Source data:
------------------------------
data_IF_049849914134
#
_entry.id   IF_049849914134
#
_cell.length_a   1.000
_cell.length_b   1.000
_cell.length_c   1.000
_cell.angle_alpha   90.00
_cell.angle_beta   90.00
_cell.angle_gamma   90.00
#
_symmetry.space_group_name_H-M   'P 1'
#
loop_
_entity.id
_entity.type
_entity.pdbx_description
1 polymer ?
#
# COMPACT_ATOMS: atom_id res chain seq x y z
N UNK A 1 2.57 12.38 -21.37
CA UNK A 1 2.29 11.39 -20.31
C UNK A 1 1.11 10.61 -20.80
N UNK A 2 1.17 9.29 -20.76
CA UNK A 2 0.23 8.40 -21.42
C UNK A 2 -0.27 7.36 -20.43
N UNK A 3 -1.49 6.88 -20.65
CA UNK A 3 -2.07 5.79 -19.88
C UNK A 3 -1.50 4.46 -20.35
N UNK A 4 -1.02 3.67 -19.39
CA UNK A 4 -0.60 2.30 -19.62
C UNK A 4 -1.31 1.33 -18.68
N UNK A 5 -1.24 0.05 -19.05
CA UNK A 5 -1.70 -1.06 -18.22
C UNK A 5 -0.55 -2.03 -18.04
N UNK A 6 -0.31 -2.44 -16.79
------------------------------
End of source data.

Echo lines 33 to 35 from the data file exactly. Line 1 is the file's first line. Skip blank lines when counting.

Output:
N UNK A 5 -1.24 0.05 -19.05
CA UNK A 5 -1.70 -1.06 -18.22
C UNK A 5 -0.55 -2.03 -18.04